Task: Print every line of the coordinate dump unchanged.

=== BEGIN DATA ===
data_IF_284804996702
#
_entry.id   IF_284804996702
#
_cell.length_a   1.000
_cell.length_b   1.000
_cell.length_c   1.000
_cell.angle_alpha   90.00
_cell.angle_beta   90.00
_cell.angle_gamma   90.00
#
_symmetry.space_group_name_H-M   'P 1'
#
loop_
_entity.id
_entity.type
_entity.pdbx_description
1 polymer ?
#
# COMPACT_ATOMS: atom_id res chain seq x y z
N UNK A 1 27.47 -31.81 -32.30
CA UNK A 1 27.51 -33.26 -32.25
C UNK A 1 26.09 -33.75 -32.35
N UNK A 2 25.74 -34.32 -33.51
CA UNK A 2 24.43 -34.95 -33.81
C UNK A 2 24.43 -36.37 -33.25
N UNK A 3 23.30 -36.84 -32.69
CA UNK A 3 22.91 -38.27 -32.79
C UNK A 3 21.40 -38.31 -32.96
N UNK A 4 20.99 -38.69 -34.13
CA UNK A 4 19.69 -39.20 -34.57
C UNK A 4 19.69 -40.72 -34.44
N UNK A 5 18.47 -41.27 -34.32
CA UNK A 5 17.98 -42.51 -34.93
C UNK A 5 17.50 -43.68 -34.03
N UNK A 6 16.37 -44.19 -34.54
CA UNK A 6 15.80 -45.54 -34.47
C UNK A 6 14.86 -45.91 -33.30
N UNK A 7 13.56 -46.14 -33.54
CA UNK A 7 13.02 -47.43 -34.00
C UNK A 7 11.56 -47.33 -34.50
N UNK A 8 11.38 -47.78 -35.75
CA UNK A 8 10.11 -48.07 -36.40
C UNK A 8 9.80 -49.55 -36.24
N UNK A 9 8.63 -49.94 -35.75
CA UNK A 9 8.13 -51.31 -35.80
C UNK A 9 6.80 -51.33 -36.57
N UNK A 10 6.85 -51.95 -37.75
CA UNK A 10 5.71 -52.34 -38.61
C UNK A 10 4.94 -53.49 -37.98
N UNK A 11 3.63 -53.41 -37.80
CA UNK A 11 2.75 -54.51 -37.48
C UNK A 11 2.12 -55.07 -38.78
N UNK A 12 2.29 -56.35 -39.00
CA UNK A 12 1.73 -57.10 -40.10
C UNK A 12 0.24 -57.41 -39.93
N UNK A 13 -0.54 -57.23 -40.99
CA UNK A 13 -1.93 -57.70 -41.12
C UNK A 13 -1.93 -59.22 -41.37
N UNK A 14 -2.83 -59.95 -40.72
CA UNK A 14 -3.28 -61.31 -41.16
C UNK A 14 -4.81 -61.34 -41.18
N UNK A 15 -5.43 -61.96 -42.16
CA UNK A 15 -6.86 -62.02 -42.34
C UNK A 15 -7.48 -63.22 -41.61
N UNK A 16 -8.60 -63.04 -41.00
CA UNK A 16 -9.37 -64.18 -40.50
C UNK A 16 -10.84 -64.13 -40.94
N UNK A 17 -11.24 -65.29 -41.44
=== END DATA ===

data_IF_284804996702
#
_entry.id   IF_284804996702
#
_cell.length_a   1.000
_cell.length_b   1.000
_cell.length_c   1.000
_cell.angle_alpha   90.00
_cell.angle_beta   90.00
_cell.angle_gamma   90.00
#
_symmetry.space_group_name_H-M   'P 1'
#
loop_
_entity.id
_entity.type
_entity.pdbx_description
1 polymer ?
#
# COMPACT_ATOMS: atom_id res chain seq x y z
N UNK A 1 27.47 -31.81 -32.30
CA UNK A 1 27.51 -33.26 -32.25
C UNK A 1 26.09 -33.75 -32.35
N UNK A 2 25.74 -34.32 -33.51
CA UNK A 2 24.43 -34.95 -33.81
C UNK A 2 24.43 -36.37 -33.25
N UNK A 3 23.30 -36.84 -32.69
CA UNK A 3 22.91 -38.27 -32.79
C UNK A 3 21.40 -38.31 -32.96
N UNK A 4 20.99 -38.69 -34.13
CA UNK A 4 19.69 -39.20 -34.57
C UNK A 4 19.69 -40.72 -34.44
N UNK A 5 18.47 -41.27 -34.32
CA UNK A 5 17.98 -42.51 -34.93
C UNK A 5 17.50 -43.68 -34.03
N UNK A 6 16.37 -44.19 -34.54
CA UNK A 6 15.80 -45.54 -34.47
C UNK A 6 14.86 -45.91 -33.30
N UNK A 7 13.56 -46.14 -33.54
CA UNK A 7 13.02 -47.43 -34.00
C UNK A 7 11.56 -47.33 -34.50
N UNK A 8 11.38 -47.78 -35.75
CA UNK A 8 10.11 -48.07 -36.40
C UNK A 8 9.80 -49.55 -36.24
N UNK A 9 8.63 -49.94 -35.75
CA UNK A 9 8.13 -51.31 -35.80
C UNK A 9 6.80 -51.33 -36.57
N UNK A 10 6.85 -51.95 -37.75
CA UNK A 10 5.71 -52.34 -38.61
C UNK A 10 4.94 -53.49 -37.98
N UNK A 11 3.63 -53.41 -37.80
CA UNK A 11 2.75 -54.51 -37.48
C UNK A 11 2.12 -55.07 -38.78
N UNK A 12 2.29 -56.35 -39.00
CA UNK A 12 1.73 -57.10 -40.10
C UNK A 12 0.24 -57.41 -39.93
N UNK A 13 -0.54 -57.23 -40.99
CA UNK A 13 -1.93 -57.70 -41.12
C UNK A 13 -1.93 -59.22 -41.37
N UNK A 14 -2.83 -59.95 -40.72
CA UNK A 14 -3.28 -61.31 -41.16
C UNK A 14 -4.81 -61.34 -41.18
N UNK A 15 -5.43 -61.96 -42.16
CA UNK A 15 -6.86 -62.02 -42.34
C UNK A 15 -7.48 -63.22 -41.61
N UNK A 16 -8.60 -63.04 -41.00
CA UNK A 16 -9.37 -64.18 -40.50
C UNK A 16 -10.84 -64.13 -40.94
N UNK A 17 -11.24 -65.29 -41.44